At the Panglo Gold Deposit, 30 km NNW of Kalgoorlie (⇑Fig. 1), the regolith has been truncated to the mottled zone (see also Scott & Howard 2001). The geology of the area consists of shales with mafic and ultramafic volcanic rocks adjacent to a granitic pluton; a palaeochannel and associated sediments occur to the west and south of the deposit (⇓Fig. 5a). The deposit is located beneath a salt-scalded area with groundwater located within 10 m of the surface. There is significant supergene enrichment at 40 m depth, but overlying saprolite is leached, with very low Au contents (<50 ppb). For the pedolith, a strong relationship between Au and alkaline earths was found in calcareous soils from the top 10 cm (⇑Fig. 5b, ⇓Lintern & Scott 1990; ⇓Lintern 1996). However, geochemical results from deeper, less calcareous units within the top few metres indicate that the association between Au and the alkaline earths is more tenuous; here, higher concentrations of Au do not necessarily correspond with high concentrations of Ca. This is probably due to residual particulate Au present within mottles or weathered rock (⇓Fig. 6). Thus Au-rich (>100 ppb) regolith material, when sub-sampled, did not show any particular affinity between Au and Ca or Fe. In the top 4 m, particulate Au in the upper saprolite is a relict that has survived intense weathering by being partly armoured in vein quartz and by secondarily precipitated Fe and Si. Some Au has probably been chemically re-mobilized into the top 10 cm from the Au grains by capillarity and evapo-transpiration.
Type T: transported overburden overlying Type A, B or C
Argo and Apollo – soil developed on transported overburden (colluvium)
The Argo Gold Deposit and Apollo Prospect are located c. 500 m apart about 100 km SE of Kalgoorlie (⇑Fig. 1) in a broad colluvial plain of low relief, adjacent to a salt lake. Mineralization is in saprolite at about 15 m depth at Apollo and 20–30 m at Argo; at the latter, it extends into a palaeochannel following the old land surface. At both sites, the residual regolith profile consists only of saprolite, generally 20–30 m thick (⇓Fig. 7). At least three sedimentary units cover the saprolite: (1) variably mottled, red and grey lacustrine clays, 2–7 m thick at Apollo and thicker at Argo; (2) a calcareous clay-rich to sandy-clay unit from about 0.2–2.0 m depth, with locally abundant carbonate-coated nodules (1–2 cm), carbonate coatings on clay, lithorelics (derived from saprolite outcropping 1–2 km away), and a dark Mn-rich horizon at c. 1.5 m depth; (3) a surficial, non-calcareous, clay-rich sand, mostly 10 to 20 cm thick (but up to 2 m in places), covering the entire area. The palaeochannel has incised into the saprolite 250 m to the south of the Apollo Prospect and cuts E–W across the southern boundary of the nearby Argo mine pit. The palaeochannel has a maximum depth of 60 m and average width of 400 m, and has been infilled by sediments of presumed Tertiary and Quaternary age.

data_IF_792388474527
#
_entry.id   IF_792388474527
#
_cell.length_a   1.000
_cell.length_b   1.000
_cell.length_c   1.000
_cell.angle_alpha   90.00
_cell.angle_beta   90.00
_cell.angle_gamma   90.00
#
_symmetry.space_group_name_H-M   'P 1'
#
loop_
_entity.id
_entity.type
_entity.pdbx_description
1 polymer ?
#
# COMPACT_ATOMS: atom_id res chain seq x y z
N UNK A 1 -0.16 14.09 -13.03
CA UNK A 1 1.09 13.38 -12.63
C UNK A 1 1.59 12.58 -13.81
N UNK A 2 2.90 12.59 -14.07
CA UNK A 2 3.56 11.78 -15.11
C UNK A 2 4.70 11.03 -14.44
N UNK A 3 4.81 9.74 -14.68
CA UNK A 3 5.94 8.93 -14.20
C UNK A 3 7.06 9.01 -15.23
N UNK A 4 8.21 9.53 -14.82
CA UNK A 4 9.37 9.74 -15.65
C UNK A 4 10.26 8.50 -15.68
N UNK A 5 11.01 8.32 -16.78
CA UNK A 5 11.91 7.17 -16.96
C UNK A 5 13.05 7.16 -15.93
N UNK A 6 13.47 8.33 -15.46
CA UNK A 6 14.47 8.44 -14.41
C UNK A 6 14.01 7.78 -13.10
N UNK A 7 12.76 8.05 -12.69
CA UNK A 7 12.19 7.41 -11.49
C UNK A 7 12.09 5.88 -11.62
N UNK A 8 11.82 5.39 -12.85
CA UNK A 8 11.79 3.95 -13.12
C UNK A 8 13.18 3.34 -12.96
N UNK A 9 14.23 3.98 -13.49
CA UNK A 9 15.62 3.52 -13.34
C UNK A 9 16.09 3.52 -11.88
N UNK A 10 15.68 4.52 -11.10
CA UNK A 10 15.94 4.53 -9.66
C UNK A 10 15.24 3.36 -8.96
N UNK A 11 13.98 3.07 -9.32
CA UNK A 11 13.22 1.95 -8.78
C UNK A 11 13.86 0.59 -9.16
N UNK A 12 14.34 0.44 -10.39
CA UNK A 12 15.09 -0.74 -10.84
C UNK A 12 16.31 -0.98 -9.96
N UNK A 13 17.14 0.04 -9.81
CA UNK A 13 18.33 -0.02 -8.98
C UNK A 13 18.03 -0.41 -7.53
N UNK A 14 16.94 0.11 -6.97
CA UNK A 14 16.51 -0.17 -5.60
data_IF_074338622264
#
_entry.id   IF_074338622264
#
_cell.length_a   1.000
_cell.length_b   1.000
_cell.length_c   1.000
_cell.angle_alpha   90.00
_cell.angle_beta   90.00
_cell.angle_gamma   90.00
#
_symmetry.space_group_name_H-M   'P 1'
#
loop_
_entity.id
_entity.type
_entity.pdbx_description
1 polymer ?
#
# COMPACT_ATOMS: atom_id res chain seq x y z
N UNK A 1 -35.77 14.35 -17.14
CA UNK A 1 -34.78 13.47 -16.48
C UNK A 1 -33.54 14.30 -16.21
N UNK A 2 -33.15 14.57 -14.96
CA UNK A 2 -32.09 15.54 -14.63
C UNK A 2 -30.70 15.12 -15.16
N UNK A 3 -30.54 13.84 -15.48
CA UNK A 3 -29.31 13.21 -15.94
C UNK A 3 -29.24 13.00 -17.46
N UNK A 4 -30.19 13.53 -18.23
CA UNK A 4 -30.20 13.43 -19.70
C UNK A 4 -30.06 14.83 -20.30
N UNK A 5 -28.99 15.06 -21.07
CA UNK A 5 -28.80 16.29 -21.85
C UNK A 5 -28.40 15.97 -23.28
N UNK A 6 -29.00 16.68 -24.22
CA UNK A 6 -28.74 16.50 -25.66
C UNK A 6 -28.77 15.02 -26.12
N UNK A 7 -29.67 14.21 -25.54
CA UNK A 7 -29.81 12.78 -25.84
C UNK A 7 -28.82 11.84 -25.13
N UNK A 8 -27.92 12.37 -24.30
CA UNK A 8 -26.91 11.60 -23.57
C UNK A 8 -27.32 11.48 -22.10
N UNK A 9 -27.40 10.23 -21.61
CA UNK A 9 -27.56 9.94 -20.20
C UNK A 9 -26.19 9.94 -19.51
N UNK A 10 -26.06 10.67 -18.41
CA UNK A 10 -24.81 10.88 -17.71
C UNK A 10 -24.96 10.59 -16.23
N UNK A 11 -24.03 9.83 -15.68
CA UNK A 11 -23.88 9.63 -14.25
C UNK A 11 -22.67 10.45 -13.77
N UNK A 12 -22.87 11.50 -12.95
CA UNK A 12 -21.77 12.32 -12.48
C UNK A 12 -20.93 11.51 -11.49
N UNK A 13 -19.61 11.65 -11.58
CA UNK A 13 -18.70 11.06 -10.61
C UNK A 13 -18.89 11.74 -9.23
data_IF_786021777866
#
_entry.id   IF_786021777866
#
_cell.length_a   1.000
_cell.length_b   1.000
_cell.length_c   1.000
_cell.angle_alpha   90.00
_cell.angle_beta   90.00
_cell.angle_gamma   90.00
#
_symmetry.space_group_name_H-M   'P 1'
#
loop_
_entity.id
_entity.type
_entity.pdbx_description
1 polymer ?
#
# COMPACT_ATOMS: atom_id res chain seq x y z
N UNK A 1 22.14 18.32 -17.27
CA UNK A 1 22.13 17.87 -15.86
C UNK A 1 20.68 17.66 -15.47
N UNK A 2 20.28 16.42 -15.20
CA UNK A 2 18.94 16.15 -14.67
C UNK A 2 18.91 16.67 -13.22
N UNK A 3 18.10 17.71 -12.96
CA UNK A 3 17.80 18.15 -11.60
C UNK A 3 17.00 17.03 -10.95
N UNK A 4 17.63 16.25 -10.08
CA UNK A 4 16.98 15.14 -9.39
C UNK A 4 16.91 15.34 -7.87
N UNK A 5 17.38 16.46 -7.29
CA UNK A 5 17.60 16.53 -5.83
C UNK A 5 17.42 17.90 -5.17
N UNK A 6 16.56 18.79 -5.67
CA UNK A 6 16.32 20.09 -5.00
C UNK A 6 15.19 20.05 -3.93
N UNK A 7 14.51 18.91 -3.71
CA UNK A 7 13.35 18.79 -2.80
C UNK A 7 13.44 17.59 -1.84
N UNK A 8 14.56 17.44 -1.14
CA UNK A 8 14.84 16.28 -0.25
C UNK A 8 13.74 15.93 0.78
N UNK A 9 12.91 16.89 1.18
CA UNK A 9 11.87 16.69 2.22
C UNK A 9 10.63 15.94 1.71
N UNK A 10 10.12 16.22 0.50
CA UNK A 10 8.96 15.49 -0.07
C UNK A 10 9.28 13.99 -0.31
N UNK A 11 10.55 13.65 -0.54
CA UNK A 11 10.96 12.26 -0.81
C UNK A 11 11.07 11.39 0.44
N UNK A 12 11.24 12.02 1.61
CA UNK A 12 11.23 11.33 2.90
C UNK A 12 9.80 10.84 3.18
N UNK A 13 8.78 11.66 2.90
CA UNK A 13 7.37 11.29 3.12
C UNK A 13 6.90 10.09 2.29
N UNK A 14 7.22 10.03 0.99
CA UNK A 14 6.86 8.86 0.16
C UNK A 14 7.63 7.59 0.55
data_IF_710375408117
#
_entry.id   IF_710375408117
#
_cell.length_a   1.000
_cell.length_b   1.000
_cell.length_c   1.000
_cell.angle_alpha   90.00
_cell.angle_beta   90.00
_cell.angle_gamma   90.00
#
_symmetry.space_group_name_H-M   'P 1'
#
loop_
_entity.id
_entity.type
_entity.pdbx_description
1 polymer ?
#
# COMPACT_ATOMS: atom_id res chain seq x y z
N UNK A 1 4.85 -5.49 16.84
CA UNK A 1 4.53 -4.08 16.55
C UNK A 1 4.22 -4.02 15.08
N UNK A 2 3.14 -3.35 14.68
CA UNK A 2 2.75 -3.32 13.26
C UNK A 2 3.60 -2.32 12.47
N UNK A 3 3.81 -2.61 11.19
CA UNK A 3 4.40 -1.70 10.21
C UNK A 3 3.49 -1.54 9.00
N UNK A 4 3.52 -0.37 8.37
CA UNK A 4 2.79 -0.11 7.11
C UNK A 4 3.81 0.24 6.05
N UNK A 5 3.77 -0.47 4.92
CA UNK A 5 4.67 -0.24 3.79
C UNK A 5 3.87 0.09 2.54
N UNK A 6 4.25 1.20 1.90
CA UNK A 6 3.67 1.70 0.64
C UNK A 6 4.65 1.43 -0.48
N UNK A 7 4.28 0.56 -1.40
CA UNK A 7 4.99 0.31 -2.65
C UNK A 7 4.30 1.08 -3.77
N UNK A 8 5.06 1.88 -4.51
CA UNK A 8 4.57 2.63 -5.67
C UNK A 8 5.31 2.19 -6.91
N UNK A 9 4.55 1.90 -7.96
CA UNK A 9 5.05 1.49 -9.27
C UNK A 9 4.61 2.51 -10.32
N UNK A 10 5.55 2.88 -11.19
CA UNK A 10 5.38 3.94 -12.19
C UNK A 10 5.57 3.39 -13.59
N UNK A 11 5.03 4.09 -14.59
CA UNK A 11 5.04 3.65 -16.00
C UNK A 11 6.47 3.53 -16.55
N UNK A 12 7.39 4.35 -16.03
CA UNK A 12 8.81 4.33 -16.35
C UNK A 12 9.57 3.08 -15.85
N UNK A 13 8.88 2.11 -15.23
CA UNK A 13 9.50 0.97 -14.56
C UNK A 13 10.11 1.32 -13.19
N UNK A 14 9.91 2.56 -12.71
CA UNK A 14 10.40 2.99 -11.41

Samples were collected by shallow augering into the carbonate horizon across both deposits with additional samples taken from shallow soils and deeper soil pits. These samples had Au concentrations of 5–20 ppb but with no discrimination between mineralized and background areas (⇓Fig. 8a, ⇓Lintern & Gray 1995b; ⇓Lintern et al. 1997). At Apollo, Au concentrations over mineralization in some samples were marginally higher than those over background: (i) near-surface soils (>10 ppb, ⇑Fig. 8b), (ii) sub-surface soil grab samples (up to 37 ppb, ⇑Fig. 8b) and (iii) deeper soil profile samples (profile L, up to 23 ppb, ⇑Fig. 8c). However, the anomalous samples were commonly not calcareous. At Argo, there are no apparent differences in the distribution characteristics, or total Au content, between mineralized and background areas. In the seven soil profiles (only B, E and J illustrated), Au concentrations were generally less than 10 ppb, with maxima occurring between 0.3 and 0.5 m (23 ppb) in the Ca-rich horizon (⇑Fig. 8c), and in the narrow Mn-rich horizon at 1.2–1.8 m depth (24 ppb).